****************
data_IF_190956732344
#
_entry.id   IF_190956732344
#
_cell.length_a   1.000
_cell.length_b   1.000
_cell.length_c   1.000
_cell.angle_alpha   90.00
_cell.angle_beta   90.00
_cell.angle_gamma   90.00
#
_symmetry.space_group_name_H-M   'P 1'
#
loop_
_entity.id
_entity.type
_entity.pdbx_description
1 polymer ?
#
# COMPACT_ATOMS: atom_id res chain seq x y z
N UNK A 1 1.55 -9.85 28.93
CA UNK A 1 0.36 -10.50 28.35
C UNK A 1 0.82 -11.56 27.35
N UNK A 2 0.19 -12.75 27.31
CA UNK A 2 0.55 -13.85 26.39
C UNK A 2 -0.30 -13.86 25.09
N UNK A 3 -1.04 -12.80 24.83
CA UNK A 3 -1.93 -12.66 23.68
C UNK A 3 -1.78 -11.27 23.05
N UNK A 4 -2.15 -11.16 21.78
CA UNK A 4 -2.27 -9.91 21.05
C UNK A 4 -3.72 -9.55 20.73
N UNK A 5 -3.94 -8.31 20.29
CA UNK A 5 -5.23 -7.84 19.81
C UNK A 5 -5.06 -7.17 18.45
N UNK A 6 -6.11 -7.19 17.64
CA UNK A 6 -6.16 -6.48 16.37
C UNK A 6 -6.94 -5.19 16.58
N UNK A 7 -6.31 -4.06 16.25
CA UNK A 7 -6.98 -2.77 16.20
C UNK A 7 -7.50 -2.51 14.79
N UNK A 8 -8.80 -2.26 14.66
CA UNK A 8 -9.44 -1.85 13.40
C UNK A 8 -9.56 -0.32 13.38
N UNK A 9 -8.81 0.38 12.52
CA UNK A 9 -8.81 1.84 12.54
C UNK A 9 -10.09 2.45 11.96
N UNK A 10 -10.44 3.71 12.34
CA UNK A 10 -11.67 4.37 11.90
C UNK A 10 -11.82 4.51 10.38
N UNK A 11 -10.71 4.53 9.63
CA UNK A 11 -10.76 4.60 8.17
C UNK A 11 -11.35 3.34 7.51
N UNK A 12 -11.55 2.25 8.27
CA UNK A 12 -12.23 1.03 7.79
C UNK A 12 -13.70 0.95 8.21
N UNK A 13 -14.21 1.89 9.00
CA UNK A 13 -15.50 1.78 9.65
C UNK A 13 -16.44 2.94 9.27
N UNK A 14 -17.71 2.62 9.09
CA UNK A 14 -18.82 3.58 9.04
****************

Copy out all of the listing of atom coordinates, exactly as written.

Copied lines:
data_IF_190956732344
#
_entry.id   IF_190956732344
#
_cell.length_a   1.000
_cell.length_b   1.000
_cell.length_c   1.000
_cell.angle_alpha   90.00
_cell.angle_beta   90.00
_cell.angle_gamma   90.00
#
_symmetry.space_group_name_H-M   'P 1'
#
loop_
_entity.id
_entity.type
_entity.pdbx_description
1 polymer ?
#
# COMPACT_ATOMS: atom_id res chain seq x y z
N UNK A 1 1.55 -9.85 28.93
CA UNK A 1 0.36 -10.50 28.35
C UNK A 1 0.82 -11.56 27.35
N UNK A 2 0.19 -12.75 27.31
CA UNK A 2 0.55 -13.85 26.39
C UNK A 2 -0.30 -13.86 25.09
N UNK A 3 -1.04 -12.80 24.83
CA UNK A 3 -1.93 -12.66 23.68
C UNK A 3 -1.78 -11.27 23.05
N UNK A 4 -2.15 -11.16 21.78
CA UNK A 4 -2.27 -9.91 21.05
C UNK A 4 -3.72 -9.55 20.73
N UNK A 5 -3.94 -8.31 20.29
CA UNK A 5 -5.23 -7.84 19.81
C UNK A 5 -5.06 -7.17 18.45
N UNK A 6 -6.11 -7.19 17.64
CA UNK A 6 -6.16 -6.48 16.37
C UNK A 6 -6.94 -5.19 16.58
N UNK A 7 -6.31 -4.06 16.25
CA UNK A 7 -6.98 -2.77 16.20
C UNK A 7 -7.50 -2.51 14.79
N UNK A 8 -8.80 -2.26 14.66
CA UNK A 8 -9.44 -1.85 13.40
C UNK A 8 -9.56 -0.32 13.38
N UNK A 9 -8.81 0.38 12.52
CA UNK A 9 -8.81 1.84 12.54
C UNK A 9 -10.09 2.45 11.96
N UNK A 10 -10.44 3.71 12.34
CA UNK A 10 -11.67 4.37 11.90
C UNK A 10 -11.82 4.51 10.38
N UNK A 11 -10.71 4.53 9.63
CA UNK A 11 -10.76 4.60 8.17
C UNK A 11 -11.35 3.34 7.51
N UNK A 12 -11.55 2.25 8.27
CA UNK A 12 -12.23 1.03 7.79
C UNK A 12 -13.70 0.95 8.21
N UNK A 13 -14.21 1.89 9.00
CA UNK A 13 -15.50 1.78 9.65
C UNK A 13 -16.44 2.94 9.27
N UNK A 14 -17.71 2.62 9.09
CA UNK A 14 -18.82 3.58 9.04